Regorafenib is an oral multi-TKI enpowered with potent anti-angiogenic activity dependent on the triple blockade of VEGFRs, FGFRs and Tie2 (the cognate receptor for angiopoietins), approved for the treatment of metastatic colorectal cancer and advanced gastrointestinal tumours. Two different phase II studies on regorafenib in patients with advanced biliary tract cancer receiving no more than two prior lines of chemotherapy are currently ongoing (NCT02115542, NCT02053376).

Taken together, these data suggest that therapeutic antagonism of angiogenesis has only limited efficacy in the treatment of CCA, albeit sporadic studies have led to some promising results. Clinical trials on selected subgroups, identified by predictive biomarkers (as would be the case with PDGF-BB), are strongly needed to define setting of patients who might benefit more from anti–angiogenic agents.


Immunotherapy

Tumor evasion of immune surveillance is a crucial step in neoplastic progression. This dynamic process called ‘cancer immunoediting’ has been extensively studied in the last two decades leading to the recent concept that the immune system not only protects against cellular transformation, but also molds the immunogenicity of the developing tumors, i.e., the expression of tumor-specific antigens by the transformed cell itself (87).

Tumor cells are able to escape from immune surveillance adopting several strategies. These include: (I) loss or alteration of major histocompatibility complex (MHC) class 1 and other specific antigens, (II) up-regulation of immune check-point molecules such as programmed cell death protein 1 (PD-1) and T lymphocyte-associated antigen 4 (CTLA-4) that once activated by their specific ligands (PD-L1 and CD152, respectively), promote peripheral T cell exhaustion, and (III) manipulation of the local immune microenvironment to become tolerant, by secreting cytokines suppressing proliferation of CD4+ and CD8+ T lymphocytes in charge of tumor antigen recognition or by recruiting myeloid-derived suppressor cells. Targeting these mechanisms, in particular interference with immune checkpoints (checkpoint inhibitors), has represented a major breakthrough in oncology research. Antibodies blocking the interaction of PD-1 and CTLA-4 with their specific ligands have been successful in the treatment of several hematological and solid malignancies, including Hodgkin’s lymphoma, advanced melanoma and renal cell, colorectal or non-small cell lung carcinomas, thereby arising interest for immunotherapy also in CCA. Unravelling the molecular pathways regulating tumor cell interactions with the immune cells and finding specific predictive biomarkers of tumor response to immune checkpoint inhibitors are essential to identify patients that could take more advantage of immune-modulating therapies.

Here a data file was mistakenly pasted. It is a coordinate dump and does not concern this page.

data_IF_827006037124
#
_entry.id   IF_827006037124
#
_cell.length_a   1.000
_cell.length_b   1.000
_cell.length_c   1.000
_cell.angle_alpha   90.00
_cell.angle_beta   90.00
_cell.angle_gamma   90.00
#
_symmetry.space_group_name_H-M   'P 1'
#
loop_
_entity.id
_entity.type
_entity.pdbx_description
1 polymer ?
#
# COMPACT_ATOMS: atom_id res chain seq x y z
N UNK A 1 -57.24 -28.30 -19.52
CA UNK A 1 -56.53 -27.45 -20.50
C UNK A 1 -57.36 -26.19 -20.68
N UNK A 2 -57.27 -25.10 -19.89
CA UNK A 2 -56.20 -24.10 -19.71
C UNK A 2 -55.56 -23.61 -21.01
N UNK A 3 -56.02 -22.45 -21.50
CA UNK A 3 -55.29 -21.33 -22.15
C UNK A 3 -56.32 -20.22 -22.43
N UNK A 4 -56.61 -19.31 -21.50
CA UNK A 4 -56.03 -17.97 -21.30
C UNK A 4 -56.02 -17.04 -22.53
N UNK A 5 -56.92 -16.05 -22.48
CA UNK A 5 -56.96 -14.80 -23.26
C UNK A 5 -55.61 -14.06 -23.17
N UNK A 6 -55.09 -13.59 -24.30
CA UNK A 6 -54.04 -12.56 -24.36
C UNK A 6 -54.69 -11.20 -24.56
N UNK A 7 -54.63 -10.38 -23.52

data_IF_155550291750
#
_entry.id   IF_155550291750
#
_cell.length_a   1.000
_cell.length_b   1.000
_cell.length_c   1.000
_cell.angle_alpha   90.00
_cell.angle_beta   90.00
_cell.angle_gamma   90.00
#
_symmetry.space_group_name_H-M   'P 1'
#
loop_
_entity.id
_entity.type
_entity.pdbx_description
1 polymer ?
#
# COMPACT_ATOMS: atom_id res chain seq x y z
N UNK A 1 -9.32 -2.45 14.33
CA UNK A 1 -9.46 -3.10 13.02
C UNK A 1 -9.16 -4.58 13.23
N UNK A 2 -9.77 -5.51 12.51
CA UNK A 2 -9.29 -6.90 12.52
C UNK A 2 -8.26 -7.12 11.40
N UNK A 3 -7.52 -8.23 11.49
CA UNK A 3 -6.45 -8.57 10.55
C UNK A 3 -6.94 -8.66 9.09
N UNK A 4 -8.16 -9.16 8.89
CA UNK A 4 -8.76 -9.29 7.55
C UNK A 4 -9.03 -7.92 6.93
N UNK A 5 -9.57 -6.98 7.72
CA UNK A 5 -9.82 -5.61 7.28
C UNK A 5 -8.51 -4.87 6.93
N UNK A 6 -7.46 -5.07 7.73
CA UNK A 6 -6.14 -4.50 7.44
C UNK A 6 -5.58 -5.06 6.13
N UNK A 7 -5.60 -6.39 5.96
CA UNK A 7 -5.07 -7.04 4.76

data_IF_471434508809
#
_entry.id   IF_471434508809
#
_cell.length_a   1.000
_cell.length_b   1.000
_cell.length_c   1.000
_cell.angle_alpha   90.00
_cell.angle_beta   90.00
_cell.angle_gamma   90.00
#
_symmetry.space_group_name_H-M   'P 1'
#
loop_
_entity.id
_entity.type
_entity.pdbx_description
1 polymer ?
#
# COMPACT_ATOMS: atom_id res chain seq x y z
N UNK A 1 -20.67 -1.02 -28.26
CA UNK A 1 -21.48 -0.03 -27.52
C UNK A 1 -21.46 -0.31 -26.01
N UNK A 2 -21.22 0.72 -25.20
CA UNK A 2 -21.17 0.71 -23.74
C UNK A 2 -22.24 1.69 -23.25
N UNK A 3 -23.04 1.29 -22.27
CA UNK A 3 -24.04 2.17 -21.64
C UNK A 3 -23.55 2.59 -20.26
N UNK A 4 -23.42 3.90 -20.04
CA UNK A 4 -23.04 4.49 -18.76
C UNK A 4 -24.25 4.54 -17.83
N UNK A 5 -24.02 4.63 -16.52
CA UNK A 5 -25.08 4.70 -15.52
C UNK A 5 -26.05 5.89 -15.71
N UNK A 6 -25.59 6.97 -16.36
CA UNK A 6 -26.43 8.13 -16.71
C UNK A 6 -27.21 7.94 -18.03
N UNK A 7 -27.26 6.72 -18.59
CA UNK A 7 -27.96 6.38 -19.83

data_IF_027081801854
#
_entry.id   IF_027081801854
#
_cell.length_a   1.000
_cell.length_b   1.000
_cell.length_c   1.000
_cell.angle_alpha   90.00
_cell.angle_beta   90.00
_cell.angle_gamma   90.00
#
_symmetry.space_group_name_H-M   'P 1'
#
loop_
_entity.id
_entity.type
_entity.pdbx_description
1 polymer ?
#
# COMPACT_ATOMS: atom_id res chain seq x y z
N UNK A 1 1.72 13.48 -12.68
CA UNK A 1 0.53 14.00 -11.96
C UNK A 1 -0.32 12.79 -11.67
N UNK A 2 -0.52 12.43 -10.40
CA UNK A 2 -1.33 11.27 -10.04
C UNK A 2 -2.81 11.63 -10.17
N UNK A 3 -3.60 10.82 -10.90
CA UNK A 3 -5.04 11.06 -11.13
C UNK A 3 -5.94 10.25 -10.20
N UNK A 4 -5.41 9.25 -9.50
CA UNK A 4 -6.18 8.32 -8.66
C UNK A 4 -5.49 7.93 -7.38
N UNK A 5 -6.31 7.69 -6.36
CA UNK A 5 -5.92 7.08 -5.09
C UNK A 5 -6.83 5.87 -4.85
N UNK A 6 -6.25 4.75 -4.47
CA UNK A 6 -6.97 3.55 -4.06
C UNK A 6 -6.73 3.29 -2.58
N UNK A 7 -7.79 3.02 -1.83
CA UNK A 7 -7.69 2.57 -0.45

Several studies have reported that the total number of somatic mutations associated with a favourable clinical response to immune checkpoint inhibitors, as shown in melanoma, NSCLC and urothelial cancers (88,89). Le et al. found that pembrolizumab, an anti-PD-1 antibody, was more effective against DNA MMR-deficient tumors than against DNA MMR-proficient tumors. Loss of DNA MMR results in a hypermutable phenotype called ‘microsatellite instability’ (MSI), featuring an exuberant generation of neoepitopes, which elicit a stronger immune response against tumor cells, as confirmed by prominent lymphocyte infiltrates around tumor cells and increased PD-L1 expression (90,91). Based on these observations, the FDA has recently approved pembrolizumab for the treatment of adult and pediatric patients with unresectable or metastatic MSI-high or MMR-deficient solid tumors that have progressed after prior treatment and without alternative treatment options. In their seminal study, Nakamura et al. by whole exome sequencing identified a subgroup of CCA patients (5.9%, 14/239) with poor prognosis characterized by high mutational load, abundant tumor-specific neoantigens and high expression of immune checkpoint molecules including PD-L1. They found that the 36% of these hypermutated tumors harbored inactivating mutations in the MMR complex (7). In a phase II trial (KEYNOTE-016), 86 patients with MMR-deficient tumors including 4 CCA were treated with pembrolizumab. Notably, preliminary data in CCA showed a 100% DCR with one complete response and three stable disease (92).